Are you looking for unique breakfast ideas? Or perhaps you are getting tired of the usual overnight oats or the traditional eggs and toast? If so, then barley recipes for breakfast, such as this savory barley breakfast bowls, is the solution! These barley bowls are topped with garlicky mushrooms, sliced avocado, hard-boiled eggs, and a drizzle of lemon yogurt sauce.
Barley is a highly nutritious grain that is often overlooked as a breakfast food. It is high in dietary fiber and a good source of vitamins and minerals that many of us do not get enough of, including copper and magnesium. Barley also contains a type of soluble fiber known as beta-glucan, which has been shown to lower “bad” LDL cholesterol levels.
Plus, savory barley breakfast bowls are easy to make once you have the barley on hand. I recommend preparing the barley and other ingredients in advance, so all you need to do is assemble the bowls for a quick and healthy morning meal.
Why Choose Barley Recipes for Breakfast?
In my opinion, barley is an undervalued grain. Compared to oatmeal and other cereals, barley does not get the attention it deserves.
With a chewy texture, nutty flavor, and impressive nutrient profile, barley makes a great addition to any meal, including as barley breakfast bowls.
It is an excellent source of vitamins, minerals, dietary fiber, and plant-based compounds that may offer health benefits. In particular, hulled barley is an incredibly rich source of dietary fiber, manganese, and selenium. It also contains copper, chromium, phosphorus, magnesium, and certain B vitamins, including B1 and niacin.
Additionally, barley contains a type of soluble fiber known as beta-glucan, which may help lower “bad” LDL cholesterol levels.
So why not enjoy a delicious, nutritious barley recipe for breakfast.
The Difference Between Pearled and Hulled Barley
There are two basic types of barley that you will find on the market: hulled barley and pearled barley. In general, pearled barley is likely the type you will encounter most often in the grocery store. You may also be familiar with pearled barley since it is the kind most often used in soups.
The difference between hulled barley and pearled barley has to do with how these grains are processed.
Hulled barley is made by removing the tough, inedible outer hull from the grain while retaining the bran and starchy inner layer known as the endosperm. Hence the name hulled barley. This type of barley is considered a whole grain since it still has the fibrous, bran layer.
Hulled barley has a golden brown color. It is also chewier and less sticky than pearled barley, which is white and tends to stick together after cooking.
Pearled barley has been polished to remove both the outer hull and bran layer, leaving only the starchy endosperm. This process results in barley that is less chewy and cooks in less time, but that is also slightly lower in fiber. Additionally, some nutrients are lost during the processing of pearled barley.
However, since barley is a high fiber food, pearled barley is still considered an excellent source of dietary fiber.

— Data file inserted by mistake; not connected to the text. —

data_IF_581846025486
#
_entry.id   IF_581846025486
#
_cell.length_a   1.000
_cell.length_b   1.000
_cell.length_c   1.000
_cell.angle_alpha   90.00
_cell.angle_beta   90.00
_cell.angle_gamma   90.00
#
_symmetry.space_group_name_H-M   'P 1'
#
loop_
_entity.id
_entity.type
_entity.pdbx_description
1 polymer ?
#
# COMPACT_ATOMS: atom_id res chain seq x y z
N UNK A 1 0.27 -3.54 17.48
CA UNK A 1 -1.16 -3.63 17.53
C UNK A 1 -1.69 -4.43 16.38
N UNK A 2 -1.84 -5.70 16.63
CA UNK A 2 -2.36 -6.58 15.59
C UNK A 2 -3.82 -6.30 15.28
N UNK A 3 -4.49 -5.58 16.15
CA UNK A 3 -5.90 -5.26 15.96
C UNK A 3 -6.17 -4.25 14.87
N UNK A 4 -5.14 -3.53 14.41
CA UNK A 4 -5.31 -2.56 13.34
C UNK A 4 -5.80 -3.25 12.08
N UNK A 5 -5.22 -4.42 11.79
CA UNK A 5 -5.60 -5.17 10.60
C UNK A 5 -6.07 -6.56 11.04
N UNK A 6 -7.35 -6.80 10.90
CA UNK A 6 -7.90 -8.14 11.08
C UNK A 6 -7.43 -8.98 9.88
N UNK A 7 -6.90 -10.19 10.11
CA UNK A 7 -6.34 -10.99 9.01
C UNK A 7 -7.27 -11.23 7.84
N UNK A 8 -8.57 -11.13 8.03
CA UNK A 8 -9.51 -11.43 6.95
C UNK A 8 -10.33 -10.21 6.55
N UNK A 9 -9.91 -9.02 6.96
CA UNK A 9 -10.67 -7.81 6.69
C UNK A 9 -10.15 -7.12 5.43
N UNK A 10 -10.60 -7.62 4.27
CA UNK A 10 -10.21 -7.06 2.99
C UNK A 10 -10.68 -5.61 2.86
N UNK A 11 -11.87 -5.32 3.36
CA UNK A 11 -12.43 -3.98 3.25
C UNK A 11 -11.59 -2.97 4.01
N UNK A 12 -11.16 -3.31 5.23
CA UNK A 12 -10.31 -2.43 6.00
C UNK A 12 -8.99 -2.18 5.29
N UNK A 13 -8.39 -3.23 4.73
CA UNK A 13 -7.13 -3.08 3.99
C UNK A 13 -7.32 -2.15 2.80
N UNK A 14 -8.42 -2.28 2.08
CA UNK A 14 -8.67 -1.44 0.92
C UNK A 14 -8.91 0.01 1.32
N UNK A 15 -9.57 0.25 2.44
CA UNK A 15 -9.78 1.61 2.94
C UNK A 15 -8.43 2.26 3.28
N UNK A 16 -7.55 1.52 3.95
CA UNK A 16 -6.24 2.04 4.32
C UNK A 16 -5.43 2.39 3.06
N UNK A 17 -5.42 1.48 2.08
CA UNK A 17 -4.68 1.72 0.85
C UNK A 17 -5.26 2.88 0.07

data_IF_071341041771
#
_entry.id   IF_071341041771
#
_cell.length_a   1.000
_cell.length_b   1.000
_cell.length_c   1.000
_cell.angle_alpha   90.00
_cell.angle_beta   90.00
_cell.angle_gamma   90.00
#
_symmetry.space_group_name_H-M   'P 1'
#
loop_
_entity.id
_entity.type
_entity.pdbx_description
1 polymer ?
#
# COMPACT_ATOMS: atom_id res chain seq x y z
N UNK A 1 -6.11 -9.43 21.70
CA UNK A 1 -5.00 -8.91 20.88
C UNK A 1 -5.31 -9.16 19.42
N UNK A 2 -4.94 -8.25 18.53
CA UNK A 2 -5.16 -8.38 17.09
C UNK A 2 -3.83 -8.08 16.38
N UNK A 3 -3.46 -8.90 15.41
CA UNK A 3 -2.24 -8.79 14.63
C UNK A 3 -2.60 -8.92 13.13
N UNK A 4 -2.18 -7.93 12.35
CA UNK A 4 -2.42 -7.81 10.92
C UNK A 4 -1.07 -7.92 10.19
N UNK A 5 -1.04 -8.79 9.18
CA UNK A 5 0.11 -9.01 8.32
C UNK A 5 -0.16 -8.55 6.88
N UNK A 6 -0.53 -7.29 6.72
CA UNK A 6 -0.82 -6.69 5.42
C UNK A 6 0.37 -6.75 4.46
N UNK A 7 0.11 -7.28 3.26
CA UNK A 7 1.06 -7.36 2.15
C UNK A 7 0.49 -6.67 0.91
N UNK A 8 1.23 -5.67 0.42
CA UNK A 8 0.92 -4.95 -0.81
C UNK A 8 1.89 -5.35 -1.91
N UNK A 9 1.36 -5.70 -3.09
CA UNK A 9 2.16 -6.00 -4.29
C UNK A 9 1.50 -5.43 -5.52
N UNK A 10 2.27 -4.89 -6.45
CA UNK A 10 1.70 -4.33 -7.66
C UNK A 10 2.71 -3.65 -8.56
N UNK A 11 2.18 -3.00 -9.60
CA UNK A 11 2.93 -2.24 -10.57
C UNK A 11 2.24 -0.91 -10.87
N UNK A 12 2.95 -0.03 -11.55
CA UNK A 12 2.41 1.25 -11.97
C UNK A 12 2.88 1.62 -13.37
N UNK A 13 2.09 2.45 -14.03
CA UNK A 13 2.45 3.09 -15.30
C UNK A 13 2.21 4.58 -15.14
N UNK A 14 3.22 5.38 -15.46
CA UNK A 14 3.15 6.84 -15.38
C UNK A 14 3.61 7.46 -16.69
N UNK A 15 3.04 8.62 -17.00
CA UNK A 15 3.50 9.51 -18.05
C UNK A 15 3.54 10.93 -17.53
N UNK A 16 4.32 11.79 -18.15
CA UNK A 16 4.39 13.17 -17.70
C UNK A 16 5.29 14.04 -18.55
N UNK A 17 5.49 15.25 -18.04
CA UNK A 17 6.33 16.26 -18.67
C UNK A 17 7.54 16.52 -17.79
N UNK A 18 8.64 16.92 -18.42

Both types of barley are traditionally cooked by simmering the grains in water or broth. In general, hulled barley absorbs less liquid than pearled barley and requires an additional 15 to 20 minutes to cook. It also retains its shape better than the pearled barley and does not stick together.
Note that these savory barley breakfast bowls call for pearled barley. However, you can easily substitute the pearled barley for hulled barley depending on what you have on hand.
How to Cook Barley for Barley Breakfast Bowls
- Begin by rinsing the hulled or pearled barley under cool tap water to remove any dirt or debris.
- Combine 1 cup of barley to 3 cups of water in a saucepan.
- Bring the barley and water to a boil over high heat.
- Once the water is boiling, reduce heat to a simmer, cover, and cook until the barley is done. For pearled barley, start checking at 30 minutes. For hulled barley, start checking at 45 minutes. The barley is considered cooked when it has tripled in volume and is tender but still chewy.
Note: Hulled barley takes about 45 to 55 minutes to cook and can be simmered for up to 90 minutes, depending on how soft you like your grains. Pearled barley takes about 30 to 35 minutes to cook and can be simmered for up to 45 minutes, again depending on how soft you want it.
What to Consider When Choosing Between Hulled and Pearled Barley
Some things to consider when choosing between hulled and pearled barley are that:
- Hulled barley is a better source of dietary fiber and has more nutrients than pearled barley
- Hulled barley requires 15 to 20 more minutes to cook compared to pearled barley
- Pearled barley releases starch into cooking liquids, which makes it a good thickener for soups and stews.
- Pearled barley is stickier and will stick or clump together after cooking. On the other hand, hulled barley retains its shape during cooking, resulting in individual, separate grains.
- Most recipes call for pearled barley unless otherwise stated.
- Pearled barley is more readily available in grocery stores compared to hulled barley, which may be harder to find.
How to Make Barley Breakfast Bowls
Once you have the barley on hand, assembling these savory barley breakfast bowls is easy. I recommend prepping the barley in advance to save time in the morning.
Barley is an excellent grain for meal prepping, as it can be stored in the fridge for about one week or can be frozen for future use.
To assemble the savory barley breakfast bowls, begin by reheating the barley if it was made in advance. Then top the warm barley with garlicky mushrooms, sliced avocado, and a hard-boiled egg. To finish, drizzle the barley bowls with a lemony yogurt sauce.
Check out the full recipe for savory barley breakfast bowls below.